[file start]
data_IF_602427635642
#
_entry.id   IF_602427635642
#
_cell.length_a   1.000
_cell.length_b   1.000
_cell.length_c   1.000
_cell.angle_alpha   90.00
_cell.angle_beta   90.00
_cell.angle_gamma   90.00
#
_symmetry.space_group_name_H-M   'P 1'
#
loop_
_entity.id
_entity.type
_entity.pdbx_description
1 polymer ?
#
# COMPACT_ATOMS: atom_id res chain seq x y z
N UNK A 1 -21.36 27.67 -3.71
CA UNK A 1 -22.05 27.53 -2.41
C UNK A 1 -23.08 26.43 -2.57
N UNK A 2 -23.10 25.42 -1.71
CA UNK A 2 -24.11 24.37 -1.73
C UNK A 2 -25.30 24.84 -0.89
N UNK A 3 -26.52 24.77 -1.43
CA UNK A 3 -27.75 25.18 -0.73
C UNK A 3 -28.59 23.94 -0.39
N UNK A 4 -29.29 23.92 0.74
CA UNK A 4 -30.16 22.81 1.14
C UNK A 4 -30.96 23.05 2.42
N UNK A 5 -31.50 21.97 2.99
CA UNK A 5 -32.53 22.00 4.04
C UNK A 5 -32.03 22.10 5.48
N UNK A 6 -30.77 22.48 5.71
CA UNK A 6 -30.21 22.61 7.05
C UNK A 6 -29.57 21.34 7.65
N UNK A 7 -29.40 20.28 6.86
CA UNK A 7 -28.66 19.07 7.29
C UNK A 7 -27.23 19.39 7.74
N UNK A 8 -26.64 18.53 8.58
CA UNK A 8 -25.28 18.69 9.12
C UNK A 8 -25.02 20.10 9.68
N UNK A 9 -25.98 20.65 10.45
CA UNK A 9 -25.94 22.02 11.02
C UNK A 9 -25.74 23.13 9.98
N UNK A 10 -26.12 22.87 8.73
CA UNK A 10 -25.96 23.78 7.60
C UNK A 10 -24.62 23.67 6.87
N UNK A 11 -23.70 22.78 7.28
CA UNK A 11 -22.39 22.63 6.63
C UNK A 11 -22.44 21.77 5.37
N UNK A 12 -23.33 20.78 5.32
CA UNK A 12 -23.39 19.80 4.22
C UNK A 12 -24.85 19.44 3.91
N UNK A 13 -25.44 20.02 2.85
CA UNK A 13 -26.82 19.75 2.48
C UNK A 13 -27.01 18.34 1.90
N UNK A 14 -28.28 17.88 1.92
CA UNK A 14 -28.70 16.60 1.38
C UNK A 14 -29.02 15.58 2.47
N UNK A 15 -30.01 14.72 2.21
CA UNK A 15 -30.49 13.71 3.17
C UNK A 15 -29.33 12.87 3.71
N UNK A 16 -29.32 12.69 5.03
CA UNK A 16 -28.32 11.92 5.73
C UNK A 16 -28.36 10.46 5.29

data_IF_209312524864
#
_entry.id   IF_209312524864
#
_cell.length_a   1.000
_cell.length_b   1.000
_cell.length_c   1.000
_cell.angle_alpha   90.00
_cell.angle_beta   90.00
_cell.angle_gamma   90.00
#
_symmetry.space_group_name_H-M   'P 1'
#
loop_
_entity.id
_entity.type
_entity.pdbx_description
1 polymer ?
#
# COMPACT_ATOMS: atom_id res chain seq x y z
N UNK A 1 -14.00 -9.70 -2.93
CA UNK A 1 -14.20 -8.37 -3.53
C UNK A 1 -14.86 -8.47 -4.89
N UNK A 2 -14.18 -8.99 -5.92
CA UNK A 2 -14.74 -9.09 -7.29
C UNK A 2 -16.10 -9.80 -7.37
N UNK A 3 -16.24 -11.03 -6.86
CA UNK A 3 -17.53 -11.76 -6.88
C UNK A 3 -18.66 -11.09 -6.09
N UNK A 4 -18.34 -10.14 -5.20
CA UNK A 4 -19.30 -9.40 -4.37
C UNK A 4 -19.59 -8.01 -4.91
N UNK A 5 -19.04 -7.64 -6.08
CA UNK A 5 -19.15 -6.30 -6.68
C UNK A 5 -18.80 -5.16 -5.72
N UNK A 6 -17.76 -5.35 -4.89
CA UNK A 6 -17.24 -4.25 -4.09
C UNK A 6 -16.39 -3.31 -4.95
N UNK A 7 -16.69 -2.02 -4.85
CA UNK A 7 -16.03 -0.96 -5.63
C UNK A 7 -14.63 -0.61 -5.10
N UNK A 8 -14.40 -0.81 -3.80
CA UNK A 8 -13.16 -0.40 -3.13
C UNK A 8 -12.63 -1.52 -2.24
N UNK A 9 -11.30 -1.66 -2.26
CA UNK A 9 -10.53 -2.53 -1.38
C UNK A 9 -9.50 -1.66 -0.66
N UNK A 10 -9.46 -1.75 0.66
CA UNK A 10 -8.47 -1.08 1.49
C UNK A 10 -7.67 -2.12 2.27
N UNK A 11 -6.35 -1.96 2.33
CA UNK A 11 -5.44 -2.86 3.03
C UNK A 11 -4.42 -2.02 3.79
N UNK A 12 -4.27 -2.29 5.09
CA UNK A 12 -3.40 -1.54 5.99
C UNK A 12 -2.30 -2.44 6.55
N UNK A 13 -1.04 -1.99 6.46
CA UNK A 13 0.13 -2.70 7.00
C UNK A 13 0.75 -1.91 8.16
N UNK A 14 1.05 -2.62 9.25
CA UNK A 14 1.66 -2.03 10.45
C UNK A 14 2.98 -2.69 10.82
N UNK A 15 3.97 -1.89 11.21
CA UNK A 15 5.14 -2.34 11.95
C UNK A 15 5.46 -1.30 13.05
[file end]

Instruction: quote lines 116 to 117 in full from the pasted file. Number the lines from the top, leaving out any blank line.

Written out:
N UNK A 10 -9.46 -1.75 0.66
CA UNK A 10 -8.47 -1.08 1.49